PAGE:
Will the supersonic Dream Chaser soon be competing with Virgin Galactic and Blue Origin in the space-tourism race? That’s the plan—eventually.
Sierra Space is developing the Dream Chaser as the world’s “first and only winged commercial spaceplane.” The aircraft is designed to take off atop a rocket, and then return to Earth on its own wings, landing itself much as the original space shuttle designs.
The company said it has signed a memorandum of understanding with Spaceport America to use its 12,000-foot runway in southern New Mexico. Sierra said it’s growing the list of compatible sites where the Dream Chaser can land, including the Shuttle Landing Facility at NASA’s Kennedy Space Center as well as airports in Alabama, Japan and Spaceport Cornwall in the UK.
The Dream Chaser is based on a NASA design concept called the HL-20 from around 1990. During a 2013 test, the craft failed to deploy part of its landing gear and skidded across the runway. The company has since focused on a cargo version, which is scheduled to fly seven missions to deliver 12,000 pounds of supplies to the ISS beginning in 2023.
But Sierra said it has always planned a “multi-mission” version that will carry three to seven astronauts. The crewed version would be ready by 2025, according to the company.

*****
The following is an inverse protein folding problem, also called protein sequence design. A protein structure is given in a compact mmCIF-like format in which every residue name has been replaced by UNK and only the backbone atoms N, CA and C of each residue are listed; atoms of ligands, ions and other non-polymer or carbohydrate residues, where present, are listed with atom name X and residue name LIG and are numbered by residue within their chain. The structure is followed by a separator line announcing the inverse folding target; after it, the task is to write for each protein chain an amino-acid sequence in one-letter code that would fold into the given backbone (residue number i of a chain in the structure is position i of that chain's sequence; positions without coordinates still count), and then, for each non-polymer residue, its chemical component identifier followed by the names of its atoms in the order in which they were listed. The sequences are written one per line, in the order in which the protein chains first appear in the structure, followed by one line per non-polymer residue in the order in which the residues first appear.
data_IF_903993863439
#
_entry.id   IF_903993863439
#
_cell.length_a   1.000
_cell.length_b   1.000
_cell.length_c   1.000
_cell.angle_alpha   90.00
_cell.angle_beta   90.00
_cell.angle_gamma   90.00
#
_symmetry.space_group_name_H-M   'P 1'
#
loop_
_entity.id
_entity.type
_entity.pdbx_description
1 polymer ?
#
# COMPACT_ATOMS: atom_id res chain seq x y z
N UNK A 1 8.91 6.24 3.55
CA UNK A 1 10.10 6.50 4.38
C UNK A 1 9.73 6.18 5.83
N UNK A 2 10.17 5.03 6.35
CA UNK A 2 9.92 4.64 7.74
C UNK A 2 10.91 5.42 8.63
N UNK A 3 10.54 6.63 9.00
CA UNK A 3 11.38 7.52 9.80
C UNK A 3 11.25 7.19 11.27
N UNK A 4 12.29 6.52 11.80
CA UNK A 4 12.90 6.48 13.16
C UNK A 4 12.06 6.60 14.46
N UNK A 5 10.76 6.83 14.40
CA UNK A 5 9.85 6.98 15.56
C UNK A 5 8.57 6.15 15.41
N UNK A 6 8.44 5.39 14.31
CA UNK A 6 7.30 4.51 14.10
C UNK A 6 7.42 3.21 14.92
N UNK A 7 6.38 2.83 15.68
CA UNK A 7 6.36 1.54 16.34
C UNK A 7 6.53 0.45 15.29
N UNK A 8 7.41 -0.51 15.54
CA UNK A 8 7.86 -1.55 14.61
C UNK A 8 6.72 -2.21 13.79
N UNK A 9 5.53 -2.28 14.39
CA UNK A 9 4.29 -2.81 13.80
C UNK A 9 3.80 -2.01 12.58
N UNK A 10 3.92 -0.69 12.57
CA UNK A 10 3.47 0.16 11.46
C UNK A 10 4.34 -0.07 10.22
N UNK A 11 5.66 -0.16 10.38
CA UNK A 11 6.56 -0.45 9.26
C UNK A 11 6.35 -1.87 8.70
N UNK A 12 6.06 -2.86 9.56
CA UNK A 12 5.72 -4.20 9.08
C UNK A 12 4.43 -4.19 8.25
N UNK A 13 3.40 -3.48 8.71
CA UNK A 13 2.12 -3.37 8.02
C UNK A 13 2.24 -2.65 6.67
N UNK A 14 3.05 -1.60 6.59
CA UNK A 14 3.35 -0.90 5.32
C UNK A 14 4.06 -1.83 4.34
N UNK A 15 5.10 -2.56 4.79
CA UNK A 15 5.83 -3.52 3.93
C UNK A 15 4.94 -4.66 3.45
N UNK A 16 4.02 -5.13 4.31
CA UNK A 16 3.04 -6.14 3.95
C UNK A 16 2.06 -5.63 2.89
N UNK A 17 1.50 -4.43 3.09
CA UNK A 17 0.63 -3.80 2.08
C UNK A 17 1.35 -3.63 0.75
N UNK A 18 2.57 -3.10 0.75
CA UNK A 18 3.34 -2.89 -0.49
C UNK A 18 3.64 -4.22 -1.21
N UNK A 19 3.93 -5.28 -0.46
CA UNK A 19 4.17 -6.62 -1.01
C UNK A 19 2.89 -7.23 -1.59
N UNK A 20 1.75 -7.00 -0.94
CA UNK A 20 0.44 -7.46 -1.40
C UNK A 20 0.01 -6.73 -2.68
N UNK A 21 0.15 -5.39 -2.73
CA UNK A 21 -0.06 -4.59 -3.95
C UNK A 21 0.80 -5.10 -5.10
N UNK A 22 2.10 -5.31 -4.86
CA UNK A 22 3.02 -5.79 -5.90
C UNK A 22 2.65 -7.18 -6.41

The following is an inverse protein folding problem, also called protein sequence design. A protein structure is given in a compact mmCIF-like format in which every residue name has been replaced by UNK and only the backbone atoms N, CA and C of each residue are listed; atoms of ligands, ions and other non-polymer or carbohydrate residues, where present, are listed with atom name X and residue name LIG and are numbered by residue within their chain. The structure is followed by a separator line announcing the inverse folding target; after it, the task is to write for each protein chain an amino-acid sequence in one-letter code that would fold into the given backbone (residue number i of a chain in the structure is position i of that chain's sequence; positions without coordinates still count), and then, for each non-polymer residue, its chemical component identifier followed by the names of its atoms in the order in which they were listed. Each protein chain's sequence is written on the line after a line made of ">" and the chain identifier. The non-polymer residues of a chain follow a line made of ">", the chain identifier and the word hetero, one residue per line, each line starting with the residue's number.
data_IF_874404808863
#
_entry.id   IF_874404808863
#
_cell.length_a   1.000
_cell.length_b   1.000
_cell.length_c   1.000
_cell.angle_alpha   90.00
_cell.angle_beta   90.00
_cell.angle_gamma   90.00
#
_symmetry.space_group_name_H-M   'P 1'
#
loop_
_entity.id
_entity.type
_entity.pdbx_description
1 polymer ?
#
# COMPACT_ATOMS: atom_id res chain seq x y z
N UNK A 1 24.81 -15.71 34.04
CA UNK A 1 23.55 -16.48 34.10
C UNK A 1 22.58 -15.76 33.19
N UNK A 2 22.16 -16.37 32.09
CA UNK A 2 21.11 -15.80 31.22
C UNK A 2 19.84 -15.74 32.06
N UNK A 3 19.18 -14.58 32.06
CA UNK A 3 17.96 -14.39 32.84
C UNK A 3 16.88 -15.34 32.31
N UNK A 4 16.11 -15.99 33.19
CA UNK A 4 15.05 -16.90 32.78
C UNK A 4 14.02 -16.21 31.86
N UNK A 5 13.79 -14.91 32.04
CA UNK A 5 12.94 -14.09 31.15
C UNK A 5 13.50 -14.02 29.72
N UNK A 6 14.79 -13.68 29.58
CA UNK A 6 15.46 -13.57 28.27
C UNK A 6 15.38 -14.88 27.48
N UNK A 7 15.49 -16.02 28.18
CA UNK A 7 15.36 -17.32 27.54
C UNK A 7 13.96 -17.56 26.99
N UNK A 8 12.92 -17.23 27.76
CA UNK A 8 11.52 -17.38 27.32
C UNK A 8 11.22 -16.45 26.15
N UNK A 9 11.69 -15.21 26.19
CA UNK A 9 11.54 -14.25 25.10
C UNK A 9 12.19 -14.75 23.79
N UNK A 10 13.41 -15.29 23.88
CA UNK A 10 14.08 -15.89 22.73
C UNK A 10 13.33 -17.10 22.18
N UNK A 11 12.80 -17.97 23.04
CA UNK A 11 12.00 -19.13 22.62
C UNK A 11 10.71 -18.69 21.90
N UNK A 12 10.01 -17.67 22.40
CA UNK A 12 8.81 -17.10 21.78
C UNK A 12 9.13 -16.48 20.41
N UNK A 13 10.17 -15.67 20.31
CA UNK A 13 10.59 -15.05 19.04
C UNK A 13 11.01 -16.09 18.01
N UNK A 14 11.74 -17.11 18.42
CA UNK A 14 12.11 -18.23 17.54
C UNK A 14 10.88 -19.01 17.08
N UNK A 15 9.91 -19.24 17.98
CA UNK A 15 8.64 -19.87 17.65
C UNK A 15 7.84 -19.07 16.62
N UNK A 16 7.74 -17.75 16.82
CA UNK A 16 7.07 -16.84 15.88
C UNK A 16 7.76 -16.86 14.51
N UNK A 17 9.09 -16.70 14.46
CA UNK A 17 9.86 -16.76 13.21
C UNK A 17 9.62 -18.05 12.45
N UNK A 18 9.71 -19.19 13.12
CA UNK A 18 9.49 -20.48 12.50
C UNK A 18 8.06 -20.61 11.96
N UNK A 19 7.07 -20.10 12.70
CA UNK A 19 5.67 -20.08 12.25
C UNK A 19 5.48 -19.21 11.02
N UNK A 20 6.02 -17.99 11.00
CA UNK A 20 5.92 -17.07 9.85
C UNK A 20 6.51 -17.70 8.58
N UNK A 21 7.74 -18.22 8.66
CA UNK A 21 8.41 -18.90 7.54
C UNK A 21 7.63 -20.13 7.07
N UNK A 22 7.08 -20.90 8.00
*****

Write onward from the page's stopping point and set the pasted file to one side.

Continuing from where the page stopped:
The announcement about the partnership with Spaceport America is part of Sierra’s plans to build a global network that would allow “high-value payloads” to be delivered.
“We are creating space-tech hubs within the commercial space ecosystem and adding Spaceport America as a prospective landing site for Dream Chaser to continue to open up affordable access to space for all,” said Tom Vice Sierra Space CEO, in announcing the agreement.
Spaceport America has 6,000 square miles of restricted airspace, a 12,000-foot by 200-foot runway, and vertical launch complexes. Virgin Galactic launched its first Unity22 mission there last year.
Sierra Space also announced plans to open the first commercial human spaceflight center and astronaut training academy. Dr. Janet Kavindi, a veteran NASA astronaut, will lead the new facility at NASA’s Kennedy Space Center.
Kavindi foresees different astronauts being trained at the facility, including career astronauts who will spend months in space and “experiential” astronauts, or private citizens, who want to visit Orbital Reef, which is being designed as the world’s first private space station.